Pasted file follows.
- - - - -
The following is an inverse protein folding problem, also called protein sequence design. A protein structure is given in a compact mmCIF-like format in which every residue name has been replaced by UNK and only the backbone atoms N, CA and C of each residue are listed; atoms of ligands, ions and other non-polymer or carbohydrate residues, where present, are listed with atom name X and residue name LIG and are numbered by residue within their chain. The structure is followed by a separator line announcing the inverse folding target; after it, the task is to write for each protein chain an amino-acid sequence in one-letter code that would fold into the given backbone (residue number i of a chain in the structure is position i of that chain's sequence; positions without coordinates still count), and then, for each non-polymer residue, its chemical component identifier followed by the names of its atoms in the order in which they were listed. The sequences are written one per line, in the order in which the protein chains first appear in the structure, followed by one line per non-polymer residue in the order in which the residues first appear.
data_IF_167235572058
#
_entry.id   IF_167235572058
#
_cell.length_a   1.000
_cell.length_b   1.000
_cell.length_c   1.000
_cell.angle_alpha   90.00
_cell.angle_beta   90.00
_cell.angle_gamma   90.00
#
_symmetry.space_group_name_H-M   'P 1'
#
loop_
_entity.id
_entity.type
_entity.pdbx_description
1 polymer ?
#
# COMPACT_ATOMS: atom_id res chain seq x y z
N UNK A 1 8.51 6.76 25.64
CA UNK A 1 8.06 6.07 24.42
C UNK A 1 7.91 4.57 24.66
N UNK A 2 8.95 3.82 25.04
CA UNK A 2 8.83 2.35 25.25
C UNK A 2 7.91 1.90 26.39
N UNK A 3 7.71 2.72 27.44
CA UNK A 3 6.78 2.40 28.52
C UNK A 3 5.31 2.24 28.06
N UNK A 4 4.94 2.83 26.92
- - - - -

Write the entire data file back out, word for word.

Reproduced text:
The following is an inverse protein folding problem, also called protein sequence design. A protein structure is given in a compact mmCIF-like format in which every residue name has been replaced by UNK and only the backbone atoms N, CA and C of each residue are listed; atoms of ligands, ions and other non-polymer or carbohydrate residues, where present, are listed with atom name X and residue name LIG and are numbered by residue within their chain. The structure is followed by a separator line announcing the inverse folding target; after it, the task is to write for each protein chain an amino-acid sequence in one-letter code that would fold into the given backbone (residue number i of a chain in the structure is position i of that chain's sequence; positions without coordinates still count), and then, for each non-polymer residue, its chemical component identifier followed by the names of its atoms in the order in which they were listed. The sequences are written one per line, in the order in which the protein chains first appear in the structure, followed by one line per non-polymer residue in the order in which the residues first appear.
data_IF_167235572058
#
_entry.id   IF_167235572058
#
_cell.length_a   1.000
_cell.length_b   1.000
_cell.length_c   1.000
_cell.angle_alpha   90.00
_cell.angle_beta   90.00
_cell.angle_gamma   90.00
#
_symmetry.space_group_name_H-M   'P 1'
#
loop_
_entity.id
_entity.type
_entity.pdbx_description
1 polymer ?
#
# COMPACT_ATOMS: atom_id res chain seq x y z
N UNK A 1 8.51 6.76 25.64
CA UNK A 1 8.06 6.07 24.42
C UNK A 1 7.91 4.57 24.66
N UNK A 2 8.95 3.82 25.04
CA UNK A 2 8.83 2.35 25.25
C UNK A 2 7.91 1.90 26.39
N UNK A 3 7.71 2.72 27.44
CA UNK A 3 6.78 2.40 28.52
C UNK A 3 5.31 2.24 28.06
N UNK A 4 4.94 2.83 26.92